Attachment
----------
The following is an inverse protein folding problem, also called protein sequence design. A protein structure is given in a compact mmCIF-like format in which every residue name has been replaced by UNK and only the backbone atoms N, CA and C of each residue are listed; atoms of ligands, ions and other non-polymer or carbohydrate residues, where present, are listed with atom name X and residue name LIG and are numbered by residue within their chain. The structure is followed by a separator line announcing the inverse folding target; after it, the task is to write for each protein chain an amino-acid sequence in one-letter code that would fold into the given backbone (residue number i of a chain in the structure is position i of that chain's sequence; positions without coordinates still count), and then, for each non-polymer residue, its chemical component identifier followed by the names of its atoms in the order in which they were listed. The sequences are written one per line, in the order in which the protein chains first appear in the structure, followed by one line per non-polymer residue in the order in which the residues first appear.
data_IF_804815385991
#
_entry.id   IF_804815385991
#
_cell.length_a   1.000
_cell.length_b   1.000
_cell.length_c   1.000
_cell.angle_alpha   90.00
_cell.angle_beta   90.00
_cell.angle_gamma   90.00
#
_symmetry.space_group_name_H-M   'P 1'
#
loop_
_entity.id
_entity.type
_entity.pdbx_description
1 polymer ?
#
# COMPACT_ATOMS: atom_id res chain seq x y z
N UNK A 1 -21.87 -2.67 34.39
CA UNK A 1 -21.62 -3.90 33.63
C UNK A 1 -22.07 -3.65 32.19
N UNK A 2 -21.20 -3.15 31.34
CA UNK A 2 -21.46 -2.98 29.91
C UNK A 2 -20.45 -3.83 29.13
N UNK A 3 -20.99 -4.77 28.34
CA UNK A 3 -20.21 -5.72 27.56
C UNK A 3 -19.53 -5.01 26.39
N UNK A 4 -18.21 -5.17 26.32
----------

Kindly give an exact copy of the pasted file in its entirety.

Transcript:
The following is an inverse protein folding problem, also called protein sequence design. A protein structure is given in a compact mmCIF-like format in which every residue name has been replaced by UNK and only the backbone atoms N, CA and C of each residue are listed; atoms of ligands, ions and other non-polymer or carbohydrate residues, where present, are listed with atom name X and residue name LIG and are numbered by residue within their chain. The structure is followed by a separator line announcing the inverse folding target; after it, the task is to write for each protein chain an amino-acid sequence in one-letter code that would fold into the given backbone (residue number i of a chain in the structure is position i of that chain's sequence; positions without coordinates still count), and then, for each non-polymer residue, its chemical component identifier followed by the names of its atoms in the order in which they were listed. The sequences are written one per line, in the order in which the protein chains first appear in the structure, followed by one line per non-polymer residue in the order in which the residues first appear.
data_IF_804815385991
#
_entry.id   IF_804815385991
#
_cell.length_a   1.000
_cell.length_b   1.000
_cell.length_c   1.000
_cell.angle_alpha   90.00
_cell.angle_beta   90.00
_cell.angle_gamma   90.00
#
_symmetry.space_group_name_H-M   'P 1'
#
loop_
_entity.id
_entity.type
_entity.pdbx_description
1 polymer ?
#
# COMPACT_ATOMS: atom_id res chain seq x y z
N UNK A 1 -21.87 -2.67 34.39
CA UNK A 1 -21.62 -3.90 33.63
C UNK A 1 -22.07 -3.65 32.19
N UNK A 2 -21.20 -3.15 31.34
CA UNK A 2 -21.46 -2.98 29.91
C UNK A 2 -20.45 -3.83 29.13
N UNK A 3 -20.99 -4.77 28.34
CA UNK A 3 -20.21 -5.72 27.56
C UNK A 3 -19.53 -5.01 26.39
N UNK A 4 -18.21 -5.17 26.32